Kupfer did not respond to numerous requests for comment via email and through Twitter before publication.

He sent an email after this story was first published and said Watts’s claim that they encountered each other through ERDI was false. 

“At no point, formally or informally, have I had any affiliation whatsoever with ERDI,” Kupfer said in the email. 

Kupfer was aware that Watts had been hired in Kent. He congratulated Watts on Twitter when he was chosen as superintendent in March 2015.

Steve Kupfer, an Allovue investor and board member, congratulated Watts on Twitter when the district announced he had been hired.

In August of that year, he sent an email to Watts introducing him to Allovue, according to Allovue CEO Jess Gartner. She answered questions by email but declined to do a recorded interview.

“Steve sent an email introduction to Dr. Watts on 8/17/2015 after Dr. Watts mentioned goals-aligned budgeting and finance as part of his strategic vision for Kent,” Gartner said. “Steve was involved in no meetings, calls, or communication beyond the introductory email.”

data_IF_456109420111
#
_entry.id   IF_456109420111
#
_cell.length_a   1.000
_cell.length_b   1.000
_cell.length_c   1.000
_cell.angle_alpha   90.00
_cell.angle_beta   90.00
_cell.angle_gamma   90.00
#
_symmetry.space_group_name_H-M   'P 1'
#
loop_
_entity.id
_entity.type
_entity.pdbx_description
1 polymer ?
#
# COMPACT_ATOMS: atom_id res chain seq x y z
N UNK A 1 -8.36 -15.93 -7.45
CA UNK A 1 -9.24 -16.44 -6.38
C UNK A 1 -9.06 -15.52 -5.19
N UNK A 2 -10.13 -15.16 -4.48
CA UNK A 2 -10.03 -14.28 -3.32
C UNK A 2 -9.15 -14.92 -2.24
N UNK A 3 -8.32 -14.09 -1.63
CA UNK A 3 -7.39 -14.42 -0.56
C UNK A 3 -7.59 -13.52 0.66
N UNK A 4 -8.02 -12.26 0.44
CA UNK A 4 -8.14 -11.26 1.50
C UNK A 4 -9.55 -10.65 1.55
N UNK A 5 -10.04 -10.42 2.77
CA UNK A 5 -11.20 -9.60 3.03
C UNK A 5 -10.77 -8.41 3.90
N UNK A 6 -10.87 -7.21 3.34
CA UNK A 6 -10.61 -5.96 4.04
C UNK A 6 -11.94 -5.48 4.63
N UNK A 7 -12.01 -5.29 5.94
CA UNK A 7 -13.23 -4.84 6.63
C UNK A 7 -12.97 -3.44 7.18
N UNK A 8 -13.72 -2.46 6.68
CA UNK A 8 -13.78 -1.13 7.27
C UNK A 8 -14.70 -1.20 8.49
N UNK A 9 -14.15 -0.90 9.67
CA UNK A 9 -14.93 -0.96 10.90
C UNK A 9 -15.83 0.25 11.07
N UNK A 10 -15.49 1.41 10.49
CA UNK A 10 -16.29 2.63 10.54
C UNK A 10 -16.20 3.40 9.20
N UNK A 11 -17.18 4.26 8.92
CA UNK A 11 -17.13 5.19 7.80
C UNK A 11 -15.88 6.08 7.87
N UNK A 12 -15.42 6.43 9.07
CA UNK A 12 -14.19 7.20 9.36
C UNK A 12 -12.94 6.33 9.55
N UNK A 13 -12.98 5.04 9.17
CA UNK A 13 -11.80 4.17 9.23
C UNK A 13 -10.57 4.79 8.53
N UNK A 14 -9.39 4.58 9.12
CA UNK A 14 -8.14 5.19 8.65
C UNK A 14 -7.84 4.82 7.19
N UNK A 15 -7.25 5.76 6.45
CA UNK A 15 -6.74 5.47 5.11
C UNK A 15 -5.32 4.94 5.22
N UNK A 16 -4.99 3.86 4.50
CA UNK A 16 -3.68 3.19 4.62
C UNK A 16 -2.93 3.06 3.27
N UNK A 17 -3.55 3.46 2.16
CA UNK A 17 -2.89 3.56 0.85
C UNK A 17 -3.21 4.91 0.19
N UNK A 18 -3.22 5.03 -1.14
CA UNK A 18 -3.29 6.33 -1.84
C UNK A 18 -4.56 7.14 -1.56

As for why the Kent school district bought the software without seeking proposals from other companies, Watts said that’s because it’s a one-of-a-kind product and the initial purchase was $44,000.

“The first contract, because it was part-year, did not meet the original threshold dollar amount for a competitive bidding process,” Watts said.

All told, including the initial purchase, the district has spent more than a quarter million dollars on the budgeting system.

Concern From The Teachers' Union

But it faced resistance from the teachers’ union. The Kent Education Association asked to bargain over the software.

Christie Padilla, president of the teachers’ union, said they were worried it would be used to single out teachers who receive comparatively higher pay but whose students get low test scores.